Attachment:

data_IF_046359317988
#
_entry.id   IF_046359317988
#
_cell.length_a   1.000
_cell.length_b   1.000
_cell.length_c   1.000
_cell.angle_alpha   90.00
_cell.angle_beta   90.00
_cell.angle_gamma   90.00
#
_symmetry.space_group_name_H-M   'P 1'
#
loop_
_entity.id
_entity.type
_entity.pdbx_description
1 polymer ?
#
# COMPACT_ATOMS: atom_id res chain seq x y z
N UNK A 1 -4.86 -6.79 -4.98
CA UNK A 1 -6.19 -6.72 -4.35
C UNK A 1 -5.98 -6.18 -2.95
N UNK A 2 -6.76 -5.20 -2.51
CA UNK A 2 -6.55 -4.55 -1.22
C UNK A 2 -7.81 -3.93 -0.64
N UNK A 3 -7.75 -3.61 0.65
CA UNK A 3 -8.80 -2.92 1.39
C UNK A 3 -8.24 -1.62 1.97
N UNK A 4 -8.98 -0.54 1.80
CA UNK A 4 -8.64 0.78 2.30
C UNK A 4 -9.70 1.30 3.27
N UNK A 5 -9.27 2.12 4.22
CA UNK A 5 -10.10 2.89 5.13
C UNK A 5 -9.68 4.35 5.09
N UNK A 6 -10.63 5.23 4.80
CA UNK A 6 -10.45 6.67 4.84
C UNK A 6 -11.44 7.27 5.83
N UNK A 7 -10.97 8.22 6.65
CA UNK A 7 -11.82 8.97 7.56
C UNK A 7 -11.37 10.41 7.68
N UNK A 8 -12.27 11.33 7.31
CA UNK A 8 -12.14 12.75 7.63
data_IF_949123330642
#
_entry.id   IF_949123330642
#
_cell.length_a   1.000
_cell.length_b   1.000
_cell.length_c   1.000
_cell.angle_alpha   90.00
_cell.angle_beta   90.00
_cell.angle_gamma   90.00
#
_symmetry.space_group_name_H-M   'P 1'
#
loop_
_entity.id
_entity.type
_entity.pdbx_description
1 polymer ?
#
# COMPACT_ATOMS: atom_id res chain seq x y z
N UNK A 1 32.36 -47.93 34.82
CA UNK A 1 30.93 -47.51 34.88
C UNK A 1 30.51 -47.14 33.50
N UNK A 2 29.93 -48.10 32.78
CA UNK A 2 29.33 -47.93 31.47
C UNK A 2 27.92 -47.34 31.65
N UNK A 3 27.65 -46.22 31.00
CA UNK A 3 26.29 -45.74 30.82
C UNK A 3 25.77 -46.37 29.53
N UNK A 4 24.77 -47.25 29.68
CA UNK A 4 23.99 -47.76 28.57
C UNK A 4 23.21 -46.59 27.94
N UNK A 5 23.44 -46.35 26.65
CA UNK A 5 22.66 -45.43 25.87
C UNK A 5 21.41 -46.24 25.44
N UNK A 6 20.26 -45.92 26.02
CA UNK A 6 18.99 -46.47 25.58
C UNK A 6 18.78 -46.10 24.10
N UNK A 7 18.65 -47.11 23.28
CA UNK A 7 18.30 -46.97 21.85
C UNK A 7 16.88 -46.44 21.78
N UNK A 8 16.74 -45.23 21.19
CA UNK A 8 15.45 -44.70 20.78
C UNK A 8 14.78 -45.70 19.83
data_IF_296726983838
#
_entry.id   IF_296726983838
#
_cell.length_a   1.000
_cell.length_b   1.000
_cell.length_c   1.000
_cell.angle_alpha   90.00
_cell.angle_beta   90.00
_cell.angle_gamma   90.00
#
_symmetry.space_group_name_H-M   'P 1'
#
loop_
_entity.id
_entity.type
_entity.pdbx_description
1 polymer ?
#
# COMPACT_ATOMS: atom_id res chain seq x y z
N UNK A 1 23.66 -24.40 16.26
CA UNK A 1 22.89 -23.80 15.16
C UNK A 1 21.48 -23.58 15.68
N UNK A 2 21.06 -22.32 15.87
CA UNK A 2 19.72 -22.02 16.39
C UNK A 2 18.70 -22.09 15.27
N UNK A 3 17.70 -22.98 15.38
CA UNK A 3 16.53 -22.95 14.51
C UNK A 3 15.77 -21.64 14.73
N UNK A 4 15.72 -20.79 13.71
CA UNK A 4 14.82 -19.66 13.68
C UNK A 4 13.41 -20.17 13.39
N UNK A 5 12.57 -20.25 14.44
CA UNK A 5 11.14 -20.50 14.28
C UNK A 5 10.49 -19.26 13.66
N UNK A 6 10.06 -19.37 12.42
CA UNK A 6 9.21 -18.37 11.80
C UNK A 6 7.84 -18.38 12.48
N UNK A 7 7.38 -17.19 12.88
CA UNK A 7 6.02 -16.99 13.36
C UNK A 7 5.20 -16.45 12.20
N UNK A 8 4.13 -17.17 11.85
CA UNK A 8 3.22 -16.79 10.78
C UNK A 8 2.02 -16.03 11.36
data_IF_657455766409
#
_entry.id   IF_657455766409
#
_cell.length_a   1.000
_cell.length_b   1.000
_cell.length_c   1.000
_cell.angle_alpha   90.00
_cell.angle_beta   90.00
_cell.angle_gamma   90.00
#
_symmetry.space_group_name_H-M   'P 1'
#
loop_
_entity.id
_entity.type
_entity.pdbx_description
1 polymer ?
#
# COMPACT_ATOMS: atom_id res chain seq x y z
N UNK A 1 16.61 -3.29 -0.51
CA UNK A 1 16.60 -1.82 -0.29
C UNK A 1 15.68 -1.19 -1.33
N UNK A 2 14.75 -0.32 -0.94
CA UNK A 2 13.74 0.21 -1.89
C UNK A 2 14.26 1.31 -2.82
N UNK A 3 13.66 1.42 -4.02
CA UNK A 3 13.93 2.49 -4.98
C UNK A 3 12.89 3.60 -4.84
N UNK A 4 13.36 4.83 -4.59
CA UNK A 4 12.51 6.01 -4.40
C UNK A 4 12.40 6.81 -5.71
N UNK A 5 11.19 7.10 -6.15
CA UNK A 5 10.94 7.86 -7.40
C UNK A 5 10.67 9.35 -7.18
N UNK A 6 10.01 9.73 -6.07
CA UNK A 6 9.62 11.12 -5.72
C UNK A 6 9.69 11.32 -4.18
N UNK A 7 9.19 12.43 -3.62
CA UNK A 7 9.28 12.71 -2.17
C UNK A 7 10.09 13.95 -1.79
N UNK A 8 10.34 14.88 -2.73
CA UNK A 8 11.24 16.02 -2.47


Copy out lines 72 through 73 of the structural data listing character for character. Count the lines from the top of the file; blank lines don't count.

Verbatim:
C UNK A 3 25.77 -46.37 29.53
N UNK A 4 24.77 -47.25 29.68